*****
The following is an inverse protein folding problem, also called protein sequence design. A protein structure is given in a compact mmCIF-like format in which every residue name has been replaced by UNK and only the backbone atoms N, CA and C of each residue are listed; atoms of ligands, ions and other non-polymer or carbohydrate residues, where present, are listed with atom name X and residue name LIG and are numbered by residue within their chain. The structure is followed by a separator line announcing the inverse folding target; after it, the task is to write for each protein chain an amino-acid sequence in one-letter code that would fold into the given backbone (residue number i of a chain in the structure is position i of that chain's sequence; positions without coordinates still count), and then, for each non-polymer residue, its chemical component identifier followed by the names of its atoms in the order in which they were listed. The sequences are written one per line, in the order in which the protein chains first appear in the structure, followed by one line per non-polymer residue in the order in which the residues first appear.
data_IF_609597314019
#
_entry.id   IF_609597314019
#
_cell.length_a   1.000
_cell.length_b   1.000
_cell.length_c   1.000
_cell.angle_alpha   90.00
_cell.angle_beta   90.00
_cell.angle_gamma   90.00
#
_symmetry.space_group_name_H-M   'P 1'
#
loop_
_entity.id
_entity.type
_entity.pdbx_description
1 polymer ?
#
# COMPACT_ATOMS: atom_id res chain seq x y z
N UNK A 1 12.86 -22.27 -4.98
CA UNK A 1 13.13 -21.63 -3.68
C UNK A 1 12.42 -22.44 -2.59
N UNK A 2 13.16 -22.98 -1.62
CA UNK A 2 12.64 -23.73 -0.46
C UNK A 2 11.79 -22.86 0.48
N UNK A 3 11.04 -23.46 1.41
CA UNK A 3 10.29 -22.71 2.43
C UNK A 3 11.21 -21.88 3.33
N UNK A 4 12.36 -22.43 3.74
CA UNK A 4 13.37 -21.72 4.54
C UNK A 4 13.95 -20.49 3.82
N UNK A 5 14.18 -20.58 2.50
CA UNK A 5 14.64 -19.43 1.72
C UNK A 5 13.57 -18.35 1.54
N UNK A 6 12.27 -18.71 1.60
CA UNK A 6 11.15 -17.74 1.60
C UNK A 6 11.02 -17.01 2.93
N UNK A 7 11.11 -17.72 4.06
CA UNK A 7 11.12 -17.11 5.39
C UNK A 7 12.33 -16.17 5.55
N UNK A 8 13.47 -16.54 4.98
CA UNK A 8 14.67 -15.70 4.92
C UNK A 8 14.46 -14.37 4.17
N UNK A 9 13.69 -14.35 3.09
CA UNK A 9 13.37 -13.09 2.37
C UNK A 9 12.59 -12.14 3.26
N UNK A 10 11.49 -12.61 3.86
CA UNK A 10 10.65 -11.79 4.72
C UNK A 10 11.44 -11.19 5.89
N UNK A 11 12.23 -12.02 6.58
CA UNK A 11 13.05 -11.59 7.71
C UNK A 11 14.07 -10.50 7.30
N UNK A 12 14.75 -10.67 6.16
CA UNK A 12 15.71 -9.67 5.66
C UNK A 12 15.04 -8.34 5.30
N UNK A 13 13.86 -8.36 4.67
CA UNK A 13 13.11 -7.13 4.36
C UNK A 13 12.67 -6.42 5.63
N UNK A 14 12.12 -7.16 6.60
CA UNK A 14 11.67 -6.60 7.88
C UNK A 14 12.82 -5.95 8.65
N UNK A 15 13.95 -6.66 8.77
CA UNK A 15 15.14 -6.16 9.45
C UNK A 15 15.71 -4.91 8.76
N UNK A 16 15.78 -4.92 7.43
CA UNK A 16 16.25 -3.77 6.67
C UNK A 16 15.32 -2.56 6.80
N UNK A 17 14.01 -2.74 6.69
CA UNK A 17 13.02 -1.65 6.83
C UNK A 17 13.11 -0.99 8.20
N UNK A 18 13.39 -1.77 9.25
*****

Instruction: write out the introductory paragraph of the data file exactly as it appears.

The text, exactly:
The following is an inverse protein folding problem, also called protein sequence design. A protein structure is given in a compact mmCIF-like format in which every residue name has been replaced by UNK and only the backbone atoms N, CA and C of each residue are listed; atoms of ligands, ions and other non-polymer or carbohydrate residues, where present, are listed with atom name X and residue name LIG and are numbered by residue within their chain. The structure is followed by a separator line announcing the inverse folding target; after it, the task is to write for each protein chain an amino-acid sequence in one-letter code that would fold into the given backbone (residue number i of a chain in the structure is position i of that chain's sequence; positions without coordinates still count), and then, for each non-polymer residue, its chemical component identifier followed by the names of its atoms in the order in which they were listed. The sequences are written one per line, in the order in which the protein chains first appear in the structure, followed by one line per non-polymer residue in the order in which the residues first appear.